The epicenter of the event was a donair eating contest at the popular restaurant, King of Donair on Quinpool Road, where over 80 contestants (including provincial NDP leader Garry Burrill) chowed down on the take-out sensation that, in 2015, became Halifax’s official food.
The speed and brutal indelicacy with which the paper-crown clad hopefuls (mostly men) devoured their donairs was matched only by the encouraging comments from the crowd–things only a Maritimer in a donair shop can say, such as:
“Don’t forget your sauce”
“Don’t eat the foil”
“Chew it up buddy, and you’re done!”
To win, the fastest contestant had to finish the entire meal, including sauce and pita, and, to prove there was no morsel remaining, announce clearly: “I’m the King of Donair! ”
The winner: Nathan Richard from Summerside, Prince Edward Island, with a time of two minutes and 26 seconds.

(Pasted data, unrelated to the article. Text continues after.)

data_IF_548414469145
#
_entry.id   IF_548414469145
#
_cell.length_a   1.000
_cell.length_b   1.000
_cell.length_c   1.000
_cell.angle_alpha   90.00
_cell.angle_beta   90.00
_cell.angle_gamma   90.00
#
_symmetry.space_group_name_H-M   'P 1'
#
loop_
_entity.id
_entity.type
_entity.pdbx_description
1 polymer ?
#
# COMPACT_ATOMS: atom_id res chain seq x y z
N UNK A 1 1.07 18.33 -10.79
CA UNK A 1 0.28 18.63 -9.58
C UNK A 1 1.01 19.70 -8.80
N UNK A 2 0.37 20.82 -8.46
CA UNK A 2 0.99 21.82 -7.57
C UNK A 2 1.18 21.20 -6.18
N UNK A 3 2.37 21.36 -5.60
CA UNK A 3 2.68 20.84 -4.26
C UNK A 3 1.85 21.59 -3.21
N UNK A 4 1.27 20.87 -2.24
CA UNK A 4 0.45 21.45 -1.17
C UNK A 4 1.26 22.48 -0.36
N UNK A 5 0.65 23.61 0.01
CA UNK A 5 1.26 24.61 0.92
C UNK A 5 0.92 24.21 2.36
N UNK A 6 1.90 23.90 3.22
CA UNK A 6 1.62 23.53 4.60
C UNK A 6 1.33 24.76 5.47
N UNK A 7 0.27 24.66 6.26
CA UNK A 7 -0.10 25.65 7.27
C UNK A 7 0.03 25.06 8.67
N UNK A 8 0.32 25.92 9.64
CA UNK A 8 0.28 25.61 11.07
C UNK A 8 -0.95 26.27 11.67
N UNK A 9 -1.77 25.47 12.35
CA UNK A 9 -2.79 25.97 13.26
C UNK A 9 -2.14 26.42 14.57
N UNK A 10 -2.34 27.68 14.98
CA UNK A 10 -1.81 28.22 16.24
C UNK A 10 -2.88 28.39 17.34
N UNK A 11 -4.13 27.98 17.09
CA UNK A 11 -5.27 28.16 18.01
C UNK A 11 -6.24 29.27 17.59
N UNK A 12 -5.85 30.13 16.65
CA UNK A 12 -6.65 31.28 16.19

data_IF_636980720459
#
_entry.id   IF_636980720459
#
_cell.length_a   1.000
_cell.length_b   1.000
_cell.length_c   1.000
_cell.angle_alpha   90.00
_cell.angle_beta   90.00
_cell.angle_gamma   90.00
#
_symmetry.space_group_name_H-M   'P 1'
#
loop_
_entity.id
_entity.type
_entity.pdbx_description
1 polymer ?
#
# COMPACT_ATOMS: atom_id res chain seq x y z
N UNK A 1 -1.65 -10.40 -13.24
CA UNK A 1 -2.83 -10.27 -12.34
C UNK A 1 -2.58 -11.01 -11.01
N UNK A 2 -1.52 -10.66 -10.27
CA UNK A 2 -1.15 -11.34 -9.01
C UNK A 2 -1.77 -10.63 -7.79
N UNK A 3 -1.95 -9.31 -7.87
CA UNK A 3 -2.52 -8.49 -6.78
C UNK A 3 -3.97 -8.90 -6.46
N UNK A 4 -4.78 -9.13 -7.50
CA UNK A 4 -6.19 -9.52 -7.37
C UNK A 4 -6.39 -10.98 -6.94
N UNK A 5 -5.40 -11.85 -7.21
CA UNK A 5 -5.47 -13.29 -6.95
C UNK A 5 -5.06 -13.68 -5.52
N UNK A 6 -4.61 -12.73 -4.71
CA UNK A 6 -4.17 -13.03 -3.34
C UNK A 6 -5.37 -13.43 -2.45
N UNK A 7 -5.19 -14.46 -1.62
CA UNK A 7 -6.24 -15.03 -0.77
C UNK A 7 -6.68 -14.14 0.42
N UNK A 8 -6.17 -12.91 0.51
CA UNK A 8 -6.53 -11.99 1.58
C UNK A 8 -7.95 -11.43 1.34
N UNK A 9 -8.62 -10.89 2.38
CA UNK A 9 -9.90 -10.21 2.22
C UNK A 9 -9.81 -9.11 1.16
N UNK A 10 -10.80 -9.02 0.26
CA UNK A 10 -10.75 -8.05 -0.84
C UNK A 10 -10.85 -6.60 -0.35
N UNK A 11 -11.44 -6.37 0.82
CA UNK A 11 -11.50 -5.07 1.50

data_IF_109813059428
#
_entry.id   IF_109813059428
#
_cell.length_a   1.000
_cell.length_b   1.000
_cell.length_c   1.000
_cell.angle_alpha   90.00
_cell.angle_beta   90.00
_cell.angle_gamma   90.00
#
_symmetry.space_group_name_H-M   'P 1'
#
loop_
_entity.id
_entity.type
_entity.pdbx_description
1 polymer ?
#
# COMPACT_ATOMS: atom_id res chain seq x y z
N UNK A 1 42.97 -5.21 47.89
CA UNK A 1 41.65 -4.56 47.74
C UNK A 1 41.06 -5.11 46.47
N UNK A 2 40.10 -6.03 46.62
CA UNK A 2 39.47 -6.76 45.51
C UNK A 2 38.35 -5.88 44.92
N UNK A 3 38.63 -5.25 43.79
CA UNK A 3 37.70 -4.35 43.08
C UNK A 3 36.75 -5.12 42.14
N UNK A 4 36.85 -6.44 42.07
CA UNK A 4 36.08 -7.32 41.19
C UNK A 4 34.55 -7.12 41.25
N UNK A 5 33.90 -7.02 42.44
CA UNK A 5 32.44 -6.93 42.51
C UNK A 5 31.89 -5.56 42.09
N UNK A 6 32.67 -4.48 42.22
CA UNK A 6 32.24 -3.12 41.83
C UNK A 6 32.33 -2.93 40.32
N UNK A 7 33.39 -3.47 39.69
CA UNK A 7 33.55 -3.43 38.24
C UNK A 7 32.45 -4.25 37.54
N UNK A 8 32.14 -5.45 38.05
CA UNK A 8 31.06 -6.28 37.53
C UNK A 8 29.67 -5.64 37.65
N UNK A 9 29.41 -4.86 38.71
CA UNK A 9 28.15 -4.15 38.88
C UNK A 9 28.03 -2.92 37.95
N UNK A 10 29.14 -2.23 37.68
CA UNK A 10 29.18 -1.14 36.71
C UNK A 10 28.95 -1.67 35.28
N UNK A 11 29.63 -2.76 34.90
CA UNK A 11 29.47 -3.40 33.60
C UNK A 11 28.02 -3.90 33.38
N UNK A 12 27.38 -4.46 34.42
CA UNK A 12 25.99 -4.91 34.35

Donair Day was also day to give back to the community. From 4:00-7:00pm, it was “donairs by donation”, with the money from each donair going to Hope Blooms, a local charity that runs a greenhouse, community garden, after-school program, scholarship fund, and a thriving salad dressing business in Halifax’s North End.
“This is our second year working with Hope Blooms”, says Nicholas Nahas, owner of King of Donair. “We believe in the program and they’re doing great things for the community.” In total, $1191.50 was raised for Hope Blooms on Friday night.
If you missed the excitement, don’t worry, you can still tune in to the 24/7 donair cam–a single web cam placed just above the donair spit on Quinpool Road.
With the tagline, “it’s hard to look away,” the spinning rotisserie of sizzling, dripping donair meat is addictive, and strangely comforting.